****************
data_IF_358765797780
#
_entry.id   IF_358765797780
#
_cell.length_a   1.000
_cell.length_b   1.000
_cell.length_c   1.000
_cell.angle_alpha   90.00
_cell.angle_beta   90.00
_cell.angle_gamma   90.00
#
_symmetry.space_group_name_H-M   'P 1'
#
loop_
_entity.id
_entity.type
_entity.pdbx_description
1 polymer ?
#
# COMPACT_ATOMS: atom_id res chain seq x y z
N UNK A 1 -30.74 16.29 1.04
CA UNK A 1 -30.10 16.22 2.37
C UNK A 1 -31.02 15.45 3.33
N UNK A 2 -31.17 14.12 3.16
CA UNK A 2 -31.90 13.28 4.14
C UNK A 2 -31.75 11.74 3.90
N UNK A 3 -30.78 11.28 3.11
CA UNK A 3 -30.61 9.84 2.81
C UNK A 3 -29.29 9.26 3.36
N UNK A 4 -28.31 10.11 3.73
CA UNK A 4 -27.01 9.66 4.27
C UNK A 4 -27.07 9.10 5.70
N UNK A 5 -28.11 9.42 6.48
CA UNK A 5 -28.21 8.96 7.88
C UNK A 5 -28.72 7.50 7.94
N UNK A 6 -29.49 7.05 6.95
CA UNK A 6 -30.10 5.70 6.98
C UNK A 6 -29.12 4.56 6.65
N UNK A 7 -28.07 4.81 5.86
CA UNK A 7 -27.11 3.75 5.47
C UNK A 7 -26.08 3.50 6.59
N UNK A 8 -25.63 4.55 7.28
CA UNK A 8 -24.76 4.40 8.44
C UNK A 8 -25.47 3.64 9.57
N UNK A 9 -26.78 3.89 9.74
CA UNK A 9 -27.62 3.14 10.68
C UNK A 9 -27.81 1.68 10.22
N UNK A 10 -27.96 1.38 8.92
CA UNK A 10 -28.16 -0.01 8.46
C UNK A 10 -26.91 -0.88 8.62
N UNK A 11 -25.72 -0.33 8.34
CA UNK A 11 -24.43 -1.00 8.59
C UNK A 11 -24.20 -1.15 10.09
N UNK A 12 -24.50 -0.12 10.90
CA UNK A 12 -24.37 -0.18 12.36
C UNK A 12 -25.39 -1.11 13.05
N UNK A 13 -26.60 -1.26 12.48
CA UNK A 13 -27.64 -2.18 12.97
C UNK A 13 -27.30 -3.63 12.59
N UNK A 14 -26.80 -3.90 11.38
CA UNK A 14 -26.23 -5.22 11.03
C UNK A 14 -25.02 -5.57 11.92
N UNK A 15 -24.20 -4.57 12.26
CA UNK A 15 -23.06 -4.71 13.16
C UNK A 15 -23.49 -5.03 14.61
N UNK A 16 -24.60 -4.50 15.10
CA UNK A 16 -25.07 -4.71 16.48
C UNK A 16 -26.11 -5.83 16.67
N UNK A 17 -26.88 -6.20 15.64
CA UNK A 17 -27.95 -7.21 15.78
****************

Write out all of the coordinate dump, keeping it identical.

data_IF_358765797780
#
_entry.id   IF_358765797780
#
_cell.length_a   1.000
_cell.length_b   1.000
_cell.length_c   1.000
_cell.angle_alpha   90.00
_cell.angle_beta   90.00
_cell.angle_gamma   90.00
#
_symmetry.space_group_name_H-M   'P 1'
#
loop_
_entity.id
_entity.type
_entity.pdbx_description
1 polymer ?
#
# COMPACT_ATOMS: atom_id res chain seq x y z
N UNK A 1 -30.74 16.29 1.04
CA UNK A 1 -30.10 16.22 2.37
C UNK A 1 -31.02 15.45 3.33
N UNK A 2 -31.17 14.12 3.16
CA UNK A 2 -31.90 13.28 4.14
C UNK A 2 -31.75 11.74 3.90
N UNK A 3 -30.78 11.28 3.11
CA UNK A 3 -30.61 9.84 2.81
C UNK A 3 -29.29 9.26 3.36
N UNK A 4 -28.31 10.11 3.73
CA UNK A 4 -27.01 9.66 4.27
C UNK A 4 -27.07 9.10 5.70
N UNK A 5 -28.11 9.42 6.48
CA UNK A 5 -28.21 8.96 7.88
C UNK A 5 -28.72 7.50 7.94
N UNK A 6 -29.49 7.05 6.95
CA UNK A 6 -30.10 5.70 6.98
C UNK A 6 -29.12 4.56 6.65
N UNK A 7 -28.07 4.81 5.86
CA UNK A 7 -27.11 3.75 5.47
C UNK A 7 -26.08 3.50 6.59
N UNK A 8 -25.63 4.55 7.28
CA UNK A 8 -24.76 4.40 8.44
C UNK A 8 -25.47 3.64 9.57
N UNK A 9 -26.78 3.89 9.74
CA UNK A 9 -27.62 3.14 10.68
C UNK A 9 -27.81 1.68 10.22
N UNK A 10 -27.96 1.38 8.92
CA UNK A 10 -28.16 -0.01 8.46
C UNK A 10 -26.91 -0.88 8.62
N UNK A 11 -25.72 -0.33 8.34
CA UNK A 11 -24.43 -1.00 8.59
C UNK A 11 -24.20 -1.15 10.09
N UNK A 12 -24.50 -0.12 10.90
CA UNK A 12 -24.37 -0.18 12.36
C UNK A 12 -25.39 -1.11 13.05
N UNK A 13 -26.60 -1.26 12.48
CA UNK A 13 -27.64 -2.18 12.97
C UNK A 13 -27.30 -3.63 12.59
N UNK A 14 -26.80 -3.90 11.38
CA UNK A 14 -26.23 -5.22 11.03
C UNK A 14 -25.02 -5.57 11.92
N UNK A 15 -24.20 -4.57 12.26
CA UNK A 15 -23.06 -4.71 13.16
C UNK A 15 -23.49 -5.03 14.61
N UNK A 16 -24.60 -4.50 15.10
CA UNK A 16 -25.07 -4.71 16.48
C UNK A 16 -26.11 -5.83 16.67
N UNK A 17 -26.88 -6.20 15.64
CA UNK A 17 -27.95 -7.21 15.78